election stage before. romney has the advantage of having simply debated more over the last year. so i think it's kind of an even stage there, but the situation is not comparable to reagan versus carter. the economic metrics when carter was running for re- election were extremely negative, much more negative than they are today, and just this last week, polls show that the pub has more confidence in the president's economic views and vision and program than romney. so he has lost the one advantage that he once had. secondly, there were a lot of independent, undecided voters in 1980 who had lost faith in carter and were just waiting to see if they could feel confidence in his challenger. there are so few independent voters. this is an election that's about mobilizing the bases. so going after the independent voter is not a big surprise. having said all that in the memo put out by david axelrod -- >> who is who? >> he's the campaign guru on the obama side. >> right. >> he points out that five of the last six challengers won the first debate. i think the temptation by the media is going t
rights and election year fraud is playing out around the country. >> ifill: then, we have two takes on the battle for north carolina. jeffrey brown reports on the tightening presidential contest. >> brown: barack obama won this state in 2008 by the slimmest of margins with help from a large african-american turnout. four years later in a down economy it looks like his challenge will be even greater. >> woodruff: and we talk with national public radio's greg allen. he focuses on the outreach to hispanics in the tar heel state. >> ifill: then margaret warner updates the investigation into the assault on the u.s. consulate in libya. >> woodruff: we look at new findings showing australia's great barrier reef has lost half its coral in the last 27 years. >> ifill: and we close with snapshots of three of this year's macarthur genius award winners, each with a unique view of war. >> people tend to look at the military, they tend to look at war and they tend to look at conflict as something very black and white. it's not like that at all. >> ifill: that's all ahead on tonight's newshour. ma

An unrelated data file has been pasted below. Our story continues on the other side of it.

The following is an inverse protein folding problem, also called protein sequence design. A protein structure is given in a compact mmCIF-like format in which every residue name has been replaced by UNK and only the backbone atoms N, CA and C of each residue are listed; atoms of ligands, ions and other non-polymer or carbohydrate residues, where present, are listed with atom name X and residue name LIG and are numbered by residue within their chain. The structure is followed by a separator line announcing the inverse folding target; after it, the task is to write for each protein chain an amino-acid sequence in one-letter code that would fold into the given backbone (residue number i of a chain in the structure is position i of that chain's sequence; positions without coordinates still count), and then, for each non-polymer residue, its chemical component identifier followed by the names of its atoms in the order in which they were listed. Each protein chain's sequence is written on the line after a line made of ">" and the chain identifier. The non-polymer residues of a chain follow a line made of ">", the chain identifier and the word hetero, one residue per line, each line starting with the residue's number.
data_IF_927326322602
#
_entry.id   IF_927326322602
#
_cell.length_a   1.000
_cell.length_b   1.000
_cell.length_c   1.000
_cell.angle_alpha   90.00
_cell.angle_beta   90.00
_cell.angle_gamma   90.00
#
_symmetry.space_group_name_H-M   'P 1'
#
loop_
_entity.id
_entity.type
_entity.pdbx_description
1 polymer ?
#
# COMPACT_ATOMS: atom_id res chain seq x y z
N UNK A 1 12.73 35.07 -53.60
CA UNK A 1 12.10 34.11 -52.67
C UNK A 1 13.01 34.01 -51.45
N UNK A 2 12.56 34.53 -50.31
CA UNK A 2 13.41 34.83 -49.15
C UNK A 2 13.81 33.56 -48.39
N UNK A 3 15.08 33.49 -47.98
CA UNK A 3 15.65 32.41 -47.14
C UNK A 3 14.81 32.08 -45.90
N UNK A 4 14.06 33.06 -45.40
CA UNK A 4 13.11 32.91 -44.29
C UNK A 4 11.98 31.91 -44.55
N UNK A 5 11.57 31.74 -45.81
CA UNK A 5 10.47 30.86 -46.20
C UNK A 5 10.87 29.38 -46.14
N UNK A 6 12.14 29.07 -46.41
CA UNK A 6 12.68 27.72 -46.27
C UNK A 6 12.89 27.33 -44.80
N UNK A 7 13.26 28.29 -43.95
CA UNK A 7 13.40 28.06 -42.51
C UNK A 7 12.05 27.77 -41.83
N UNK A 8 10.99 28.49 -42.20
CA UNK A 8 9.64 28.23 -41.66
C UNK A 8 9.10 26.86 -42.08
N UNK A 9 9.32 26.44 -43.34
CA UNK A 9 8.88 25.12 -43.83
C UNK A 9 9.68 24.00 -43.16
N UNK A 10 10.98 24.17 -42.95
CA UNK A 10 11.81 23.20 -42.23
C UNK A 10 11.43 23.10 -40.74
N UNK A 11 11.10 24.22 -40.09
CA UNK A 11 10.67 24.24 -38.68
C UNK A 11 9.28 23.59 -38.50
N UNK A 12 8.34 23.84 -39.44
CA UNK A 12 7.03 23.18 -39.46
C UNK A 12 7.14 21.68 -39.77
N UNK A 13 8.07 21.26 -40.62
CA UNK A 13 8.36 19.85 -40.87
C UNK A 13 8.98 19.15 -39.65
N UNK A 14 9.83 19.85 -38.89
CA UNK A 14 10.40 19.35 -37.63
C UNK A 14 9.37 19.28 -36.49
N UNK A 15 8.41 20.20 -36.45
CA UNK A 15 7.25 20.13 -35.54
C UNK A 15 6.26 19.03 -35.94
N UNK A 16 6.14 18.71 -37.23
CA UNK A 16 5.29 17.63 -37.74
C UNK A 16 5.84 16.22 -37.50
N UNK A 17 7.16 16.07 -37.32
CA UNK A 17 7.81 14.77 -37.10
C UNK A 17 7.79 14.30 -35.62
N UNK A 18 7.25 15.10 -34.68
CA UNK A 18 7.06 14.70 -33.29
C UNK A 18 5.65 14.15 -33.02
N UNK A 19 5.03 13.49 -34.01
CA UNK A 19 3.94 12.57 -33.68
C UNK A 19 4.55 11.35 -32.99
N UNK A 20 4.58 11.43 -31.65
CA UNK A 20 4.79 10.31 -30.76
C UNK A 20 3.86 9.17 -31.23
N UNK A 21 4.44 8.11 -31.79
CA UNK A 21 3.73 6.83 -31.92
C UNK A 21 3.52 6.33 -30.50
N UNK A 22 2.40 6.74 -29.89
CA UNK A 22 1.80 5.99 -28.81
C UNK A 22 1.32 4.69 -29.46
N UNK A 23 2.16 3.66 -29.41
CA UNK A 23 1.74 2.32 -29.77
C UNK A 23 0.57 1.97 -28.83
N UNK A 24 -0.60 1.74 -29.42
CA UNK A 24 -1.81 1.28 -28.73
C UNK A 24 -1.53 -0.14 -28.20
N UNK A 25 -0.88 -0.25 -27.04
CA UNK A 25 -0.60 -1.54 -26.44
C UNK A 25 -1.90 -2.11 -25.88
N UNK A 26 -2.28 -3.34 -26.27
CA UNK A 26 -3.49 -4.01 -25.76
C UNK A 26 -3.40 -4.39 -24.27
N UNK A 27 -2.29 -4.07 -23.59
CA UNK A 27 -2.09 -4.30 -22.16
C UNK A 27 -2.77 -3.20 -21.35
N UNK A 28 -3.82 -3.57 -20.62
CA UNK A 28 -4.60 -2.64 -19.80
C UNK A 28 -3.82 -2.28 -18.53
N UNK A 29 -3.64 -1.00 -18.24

. >> the american legislative exchange council, or alec. >> alec is a nationwide consortium of elected state legislators working side by side with some of america's most powerful corporations. they have an agenda you should know about, a mission to remake america, changing the country by, changing its laws, one state at a time. alec creates what it calls "model legislation," pro-corporate laws its members push in statehouses across the country. alec says close to a thousand bills, based at least in part on its models, are introduced each year and an average of 200 pass. this has been going on for decades, but somehow alec managed to remain the most influential corporate-funded, political organization you'd never heard of -- until a gun shot sounded in the florida night. >>> trayvon martin unarmed, but for a bag of candy and iced tea that he was carrying. >> you'll recall that the shooter in trayvon martin's death was protected at first by florida's so-called stand your ground law. that law was the work of the national rifle association. there's its lobbyist standing right beside governor jeb